Tag: Bob Cassidy

Chocked Full of Magical Goodness – This Week at the Castle

What a week ahead at the World Famous Magic Castle.

The line-up of performers is usually very strong but the next week will feature some amazing talent in all rooms.

Long-time readers of Inside Magic are no doubt aware of our deep reverence for mentalist Bob Cassidy. If Mr. Cassidy wrote it or said it, we consumed it. We have two copies of his outstanding DVD Mental Miracles.

Why two?

It is an old habit from our days working with vinyl records as a disc jockey back in the Midwest. We used to buy two of the great records – one to keep in pristine condition and the other to play. We learned later that DVDs do not wear out quite as quickly as old-fashioned long-playing records or VHS tapes. But, just in case, we are ready.

Plus it is a phenomenal DVD with great mentalism and expert teaching. We used two of the effects – with our own twist – to win some contests. By “with our own twist” we mean we did not steal directly from Mr. Cassidy’s performance.

For instance, we were not as smooth or polished in our presentation and we left out the parts that required any dexterity or thinking. We did, however, don glasses and combed our hair like him. We consider our routines more of an homage rather than a deliberate word-for-word theft of his hard work but only because we like to rationalize to avoid shame spirals and excessive but well-founded self-doubt.

Mr. Cassidy will be in the Parlor of Prestidigitation and so will we. We will be seated, staring with the creepy kind of facial expression that one sees in the lovelorn or pathological, hoping against hope that he chooses us as a volunteer. If he does, we’ll report it here.

Following Mr. Cassidy as the late performer in the Parlor is Rafael Benatar.

We attended Mr. Benatar’s lecture on Sunday and were really impressed. He has a great presence and a well-considered approach to performing magic based on his study under Ascano of Spain. His Cups and Balls was a joy to watch. We learned his own cups had been stolen from his dressing room the night before. We were shocked to hear the news. Call us naïve but we couldn’t imagine a magician stealing props from a colleague. Perhaps it was a non-magician? We thought that was the case until we heard that the thief left the electronics and took only the cups.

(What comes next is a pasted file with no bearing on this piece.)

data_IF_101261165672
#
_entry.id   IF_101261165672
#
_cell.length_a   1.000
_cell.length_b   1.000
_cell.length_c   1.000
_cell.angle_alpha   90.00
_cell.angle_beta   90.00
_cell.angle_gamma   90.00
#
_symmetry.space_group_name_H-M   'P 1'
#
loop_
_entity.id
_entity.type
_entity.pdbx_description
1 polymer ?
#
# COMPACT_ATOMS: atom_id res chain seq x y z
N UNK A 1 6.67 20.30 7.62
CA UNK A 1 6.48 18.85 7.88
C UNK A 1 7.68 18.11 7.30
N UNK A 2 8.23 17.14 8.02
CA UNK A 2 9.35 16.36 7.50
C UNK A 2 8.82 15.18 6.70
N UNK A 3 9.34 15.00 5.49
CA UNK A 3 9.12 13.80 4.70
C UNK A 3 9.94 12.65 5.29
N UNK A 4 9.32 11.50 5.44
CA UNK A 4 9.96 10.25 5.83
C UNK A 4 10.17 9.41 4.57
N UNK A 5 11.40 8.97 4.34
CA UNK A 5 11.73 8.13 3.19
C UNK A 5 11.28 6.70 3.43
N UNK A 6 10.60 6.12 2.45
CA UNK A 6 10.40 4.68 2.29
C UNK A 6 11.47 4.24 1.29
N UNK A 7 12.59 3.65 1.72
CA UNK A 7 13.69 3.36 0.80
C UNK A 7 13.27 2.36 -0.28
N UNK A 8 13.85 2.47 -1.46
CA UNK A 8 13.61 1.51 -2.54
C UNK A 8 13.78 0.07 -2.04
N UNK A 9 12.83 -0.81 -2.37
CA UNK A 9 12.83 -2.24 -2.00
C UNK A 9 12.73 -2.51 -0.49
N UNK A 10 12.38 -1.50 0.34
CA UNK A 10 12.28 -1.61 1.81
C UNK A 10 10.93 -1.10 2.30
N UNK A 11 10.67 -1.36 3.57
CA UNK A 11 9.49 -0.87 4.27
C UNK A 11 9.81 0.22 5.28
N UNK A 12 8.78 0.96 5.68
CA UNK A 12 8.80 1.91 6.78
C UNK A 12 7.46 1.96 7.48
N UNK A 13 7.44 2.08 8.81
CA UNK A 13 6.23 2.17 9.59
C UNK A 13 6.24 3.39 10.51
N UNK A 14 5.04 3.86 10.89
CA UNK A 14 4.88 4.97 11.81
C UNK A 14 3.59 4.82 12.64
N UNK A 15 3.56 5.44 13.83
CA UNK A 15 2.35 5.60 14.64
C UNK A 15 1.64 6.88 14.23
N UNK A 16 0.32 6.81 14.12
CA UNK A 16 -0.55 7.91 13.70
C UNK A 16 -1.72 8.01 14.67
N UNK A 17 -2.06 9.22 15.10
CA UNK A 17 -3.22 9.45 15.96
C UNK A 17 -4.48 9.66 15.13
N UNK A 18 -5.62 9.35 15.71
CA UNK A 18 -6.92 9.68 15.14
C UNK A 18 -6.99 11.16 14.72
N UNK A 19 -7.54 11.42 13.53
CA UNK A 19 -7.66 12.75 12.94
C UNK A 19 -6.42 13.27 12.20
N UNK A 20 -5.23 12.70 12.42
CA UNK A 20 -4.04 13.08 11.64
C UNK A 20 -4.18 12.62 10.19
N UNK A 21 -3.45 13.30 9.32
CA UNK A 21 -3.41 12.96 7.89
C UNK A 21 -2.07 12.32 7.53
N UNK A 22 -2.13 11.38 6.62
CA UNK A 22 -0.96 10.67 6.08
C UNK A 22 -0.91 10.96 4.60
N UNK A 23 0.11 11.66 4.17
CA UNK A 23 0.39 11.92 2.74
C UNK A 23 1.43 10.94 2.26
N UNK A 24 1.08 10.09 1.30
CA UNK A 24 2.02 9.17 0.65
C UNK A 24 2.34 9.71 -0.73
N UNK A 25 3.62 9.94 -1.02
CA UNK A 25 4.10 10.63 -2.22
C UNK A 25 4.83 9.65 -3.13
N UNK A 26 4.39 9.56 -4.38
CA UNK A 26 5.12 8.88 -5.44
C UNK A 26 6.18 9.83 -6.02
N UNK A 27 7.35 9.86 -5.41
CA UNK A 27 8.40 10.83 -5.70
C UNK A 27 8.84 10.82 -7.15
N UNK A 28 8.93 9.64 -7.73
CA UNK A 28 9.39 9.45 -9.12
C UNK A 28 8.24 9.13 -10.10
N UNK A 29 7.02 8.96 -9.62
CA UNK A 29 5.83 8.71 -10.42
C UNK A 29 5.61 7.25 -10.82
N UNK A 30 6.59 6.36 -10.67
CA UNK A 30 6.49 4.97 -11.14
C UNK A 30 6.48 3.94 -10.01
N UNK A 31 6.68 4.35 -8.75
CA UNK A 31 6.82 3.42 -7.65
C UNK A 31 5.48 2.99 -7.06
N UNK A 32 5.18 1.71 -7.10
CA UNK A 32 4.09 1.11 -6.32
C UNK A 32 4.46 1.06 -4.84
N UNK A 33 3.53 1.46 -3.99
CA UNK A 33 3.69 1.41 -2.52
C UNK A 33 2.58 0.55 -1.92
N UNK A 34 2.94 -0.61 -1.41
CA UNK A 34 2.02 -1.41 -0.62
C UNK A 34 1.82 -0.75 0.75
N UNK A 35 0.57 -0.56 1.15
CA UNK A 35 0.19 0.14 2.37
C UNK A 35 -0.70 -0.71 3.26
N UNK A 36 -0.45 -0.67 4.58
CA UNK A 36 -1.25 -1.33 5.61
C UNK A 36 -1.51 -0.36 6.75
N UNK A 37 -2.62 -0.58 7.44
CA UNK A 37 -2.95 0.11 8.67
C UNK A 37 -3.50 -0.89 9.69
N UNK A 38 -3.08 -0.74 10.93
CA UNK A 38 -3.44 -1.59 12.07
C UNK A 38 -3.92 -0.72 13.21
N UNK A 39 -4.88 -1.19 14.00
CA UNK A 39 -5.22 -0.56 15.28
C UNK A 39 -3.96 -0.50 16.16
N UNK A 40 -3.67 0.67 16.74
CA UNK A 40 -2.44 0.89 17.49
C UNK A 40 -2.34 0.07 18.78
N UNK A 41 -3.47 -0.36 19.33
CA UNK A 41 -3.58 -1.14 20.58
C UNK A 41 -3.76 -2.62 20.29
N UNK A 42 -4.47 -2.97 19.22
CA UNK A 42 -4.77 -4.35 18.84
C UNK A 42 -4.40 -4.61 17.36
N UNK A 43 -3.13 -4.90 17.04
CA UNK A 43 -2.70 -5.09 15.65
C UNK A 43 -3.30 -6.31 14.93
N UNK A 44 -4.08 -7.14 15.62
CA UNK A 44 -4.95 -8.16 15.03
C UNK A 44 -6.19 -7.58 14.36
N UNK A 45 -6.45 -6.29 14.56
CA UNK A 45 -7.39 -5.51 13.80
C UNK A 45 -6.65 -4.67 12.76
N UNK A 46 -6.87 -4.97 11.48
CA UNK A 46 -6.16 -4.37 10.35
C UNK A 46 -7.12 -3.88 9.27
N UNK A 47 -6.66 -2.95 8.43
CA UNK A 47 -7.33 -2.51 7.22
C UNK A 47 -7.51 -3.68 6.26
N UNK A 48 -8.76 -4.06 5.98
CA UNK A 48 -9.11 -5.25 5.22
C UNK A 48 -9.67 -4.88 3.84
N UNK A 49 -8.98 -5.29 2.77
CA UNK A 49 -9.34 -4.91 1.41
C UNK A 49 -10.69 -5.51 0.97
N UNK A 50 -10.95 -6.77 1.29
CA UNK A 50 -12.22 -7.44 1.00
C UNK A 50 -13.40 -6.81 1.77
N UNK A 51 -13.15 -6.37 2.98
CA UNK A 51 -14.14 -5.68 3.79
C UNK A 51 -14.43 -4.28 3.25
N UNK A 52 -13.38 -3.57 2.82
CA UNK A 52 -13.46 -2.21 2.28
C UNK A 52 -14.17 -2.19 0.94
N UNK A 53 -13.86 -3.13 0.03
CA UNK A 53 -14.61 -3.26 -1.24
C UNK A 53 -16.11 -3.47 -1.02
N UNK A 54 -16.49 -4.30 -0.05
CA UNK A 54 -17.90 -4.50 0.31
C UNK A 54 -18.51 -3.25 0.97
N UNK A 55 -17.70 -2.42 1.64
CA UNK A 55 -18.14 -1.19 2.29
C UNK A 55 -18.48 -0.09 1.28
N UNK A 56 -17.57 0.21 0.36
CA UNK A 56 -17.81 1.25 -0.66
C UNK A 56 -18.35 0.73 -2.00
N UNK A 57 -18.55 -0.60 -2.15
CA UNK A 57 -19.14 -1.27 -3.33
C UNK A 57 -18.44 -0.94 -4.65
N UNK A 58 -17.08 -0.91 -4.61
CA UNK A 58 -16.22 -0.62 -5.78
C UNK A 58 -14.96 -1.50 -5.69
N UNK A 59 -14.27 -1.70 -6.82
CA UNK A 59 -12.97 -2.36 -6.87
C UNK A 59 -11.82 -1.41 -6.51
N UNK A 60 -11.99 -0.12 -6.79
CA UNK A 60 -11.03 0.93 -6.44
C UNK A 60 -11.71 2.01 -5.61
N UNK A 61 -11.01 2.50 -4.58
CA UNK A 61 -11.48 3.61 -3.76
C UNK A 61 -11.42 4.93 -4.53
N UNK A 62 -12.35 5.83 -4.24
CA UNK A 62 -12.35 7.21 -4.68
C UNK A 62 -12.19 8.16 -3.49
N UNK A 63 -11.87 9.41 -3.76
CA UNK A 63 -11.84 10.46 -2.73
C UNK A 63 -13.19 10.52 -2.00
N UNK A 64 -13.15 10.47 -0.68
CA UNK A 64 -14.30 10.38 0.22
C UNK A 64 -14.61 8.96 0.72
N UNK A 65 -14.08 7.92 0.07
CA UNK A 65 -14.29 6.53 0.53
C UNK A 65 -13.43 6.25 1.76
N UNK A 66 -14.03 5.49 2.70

Mr. Benatar performed in the Close-Up Gallery last week and will be performing his parlor act in the Parlor – which makes perfect sense and likely did not need to be written.

But wait, there is more.

The Magic Castle’s Librarian Bill Goodwin will be appearing in the Close-Up Gallery and this will be our first opportunity to see him in action. His reputation precedes him and he comes fresh off his win as Close-Up Performer of the Year. We cannot wait to see him perform.

And yet there is even more.

In the Palace of Mystery, Rob Zabrecky, Ardan James and Tina Lenert will be performing on the big stage.

Seriously. At what point does the government need to step in and stop the madness? How many great acts can be booked in one week? Has the Magic Castle no respect for those of us with day jobs who need to get up in the morning?

We have started a course of six espressos every four hours to keep alert so that we can enjoy every minute.